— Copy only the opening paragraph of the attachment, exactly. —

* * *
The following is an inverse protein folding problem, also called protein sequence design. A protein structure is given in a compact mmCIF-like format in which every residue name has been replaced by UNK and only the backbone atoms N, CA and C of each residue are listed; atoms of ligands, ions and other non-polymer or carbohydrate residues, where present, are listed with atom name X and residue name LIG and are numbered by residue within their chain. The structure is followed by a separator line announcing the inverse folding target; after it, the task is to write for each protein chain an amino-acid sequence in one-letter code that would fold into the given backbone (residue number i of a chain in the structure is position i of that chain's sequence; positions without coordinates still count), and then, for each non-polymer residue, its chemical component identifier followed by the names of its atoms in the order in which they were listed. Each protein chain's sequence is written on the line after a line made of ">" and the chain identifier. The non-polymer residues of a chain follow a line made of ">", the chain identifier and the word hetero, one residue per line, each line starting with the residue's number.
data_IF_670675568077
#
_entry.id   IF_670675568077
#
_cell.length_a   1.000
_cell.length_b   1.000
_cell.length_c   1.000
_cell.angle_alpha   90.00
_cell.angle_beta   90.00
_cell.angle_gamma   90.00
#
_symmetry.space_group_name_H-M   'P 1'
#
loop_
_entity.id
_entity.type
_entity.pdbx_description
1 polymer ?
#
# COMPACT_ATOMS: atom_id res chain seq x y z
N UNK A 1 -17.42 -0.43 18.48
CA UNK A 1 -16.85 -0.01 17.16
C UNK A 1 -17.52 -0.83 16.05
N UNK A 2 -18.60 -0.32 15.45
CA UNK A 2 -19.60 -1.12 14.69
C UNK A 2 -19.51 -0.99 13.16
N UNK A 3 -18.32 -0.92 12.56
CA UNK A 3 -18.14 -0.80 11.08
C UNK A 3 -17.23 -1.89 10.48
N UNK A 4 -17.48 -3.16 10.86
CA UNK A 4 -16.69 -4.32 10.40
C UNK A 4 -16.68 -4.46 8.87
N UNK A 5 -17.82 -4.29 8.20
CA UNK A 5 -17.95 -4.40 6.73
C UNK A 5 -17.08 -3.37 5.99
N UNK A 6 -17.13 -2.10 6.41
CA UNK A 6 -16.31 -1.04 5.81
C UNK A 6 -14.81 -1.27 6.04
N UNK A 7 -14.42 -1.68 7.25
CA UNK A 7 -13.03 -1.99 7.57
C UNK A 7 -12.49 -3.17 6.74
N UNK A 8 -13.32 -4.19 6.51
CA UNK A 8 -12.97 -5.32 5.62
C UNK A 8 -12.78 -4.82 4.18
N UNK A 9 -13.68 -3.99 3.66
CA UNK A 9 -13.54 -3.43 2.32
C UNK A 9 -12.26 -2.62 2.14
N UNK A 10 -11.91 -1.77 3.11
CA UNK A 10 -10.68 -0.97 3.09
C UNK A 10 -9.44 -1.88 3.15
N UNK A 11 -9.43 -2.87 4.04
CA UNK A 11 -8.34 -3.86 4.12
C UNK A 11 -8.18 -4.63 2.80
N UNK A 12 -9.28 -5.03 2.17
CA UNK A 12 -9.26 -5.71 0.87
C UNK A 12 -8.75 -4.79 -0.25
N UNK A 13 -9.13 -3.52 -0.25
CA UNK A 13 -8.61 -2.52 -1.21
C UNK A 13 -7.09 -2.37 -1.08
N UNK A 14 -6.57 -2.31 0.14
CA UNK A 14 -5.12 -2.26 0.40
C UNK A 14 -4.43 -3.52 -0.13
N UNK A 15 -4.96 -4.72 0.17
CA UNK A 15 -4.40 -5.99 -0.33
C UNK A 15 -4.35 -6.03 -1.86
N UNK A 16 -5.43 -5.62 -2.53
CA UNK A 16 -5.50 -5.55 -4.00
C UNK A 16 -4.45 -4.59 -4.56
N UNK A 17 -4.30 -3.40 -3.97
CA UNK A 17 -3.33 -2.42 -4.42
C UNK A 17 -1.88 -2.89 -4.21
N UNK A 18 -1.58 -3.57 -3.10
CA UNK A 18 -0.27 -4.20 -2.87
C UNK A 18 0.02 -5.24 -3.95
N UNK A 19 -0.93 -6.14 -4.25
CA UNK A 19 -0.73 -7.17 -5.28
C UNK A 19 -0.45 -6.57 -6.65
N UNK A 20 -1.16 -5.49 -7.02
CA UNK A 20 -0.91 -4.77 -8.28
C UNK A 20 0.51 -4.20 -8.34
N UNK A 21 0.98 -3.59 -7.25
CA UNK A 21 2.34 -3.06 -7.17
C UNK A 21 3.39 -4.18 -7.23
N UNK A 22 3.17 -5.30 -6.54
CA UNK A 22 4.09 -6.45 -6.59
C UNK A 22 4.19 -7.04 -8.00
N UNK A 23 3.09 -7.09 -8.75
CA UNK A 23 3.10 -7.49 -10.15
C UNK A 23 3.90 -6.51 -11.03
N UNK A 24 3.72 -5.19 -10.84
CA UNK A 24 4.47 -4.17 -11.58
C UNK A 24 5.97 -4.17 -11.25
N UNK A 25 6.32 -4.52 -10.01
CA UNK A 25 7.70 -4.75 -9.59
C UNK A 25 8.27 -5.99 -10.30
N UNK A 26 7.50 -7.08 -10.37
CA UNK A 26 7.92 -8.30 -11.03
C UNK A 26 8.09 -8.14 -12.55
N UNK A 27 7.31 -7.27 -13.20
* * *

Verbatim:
The following is an inverse protein folding problem, also called protein sequence design. A protein structure is given in a compact mmCIF-like format in which every residue name has been replaced by UNK and only the backbone atoms N, CA and C of each residue are listed; atoms of ligands, ions and other non-polymer or carbohydrate residues, where present, are listed with atom name X and residue name LIG and are numbered by residue within their chain. The structure is followed by a separator line announcing the inverse folding target; after it, the task is to write for each protein chain an amino-acid sequence in one-letter code that would fold into the given backbone (residue number i of a chain in the structure is position i of that chain's sequence; positions without coordinates still count), and then, for each non-polymer residue, its chemical component identifier followed by the names of its atoms in the order in which they were listed. Each protein chain's sequence is written on the line after a line made of ">" and the chain identifier. The non-polymer residues of a chain follow a line made of ">", the chain identifier and the word hetero, one residue per line, each line starting with the residue's number.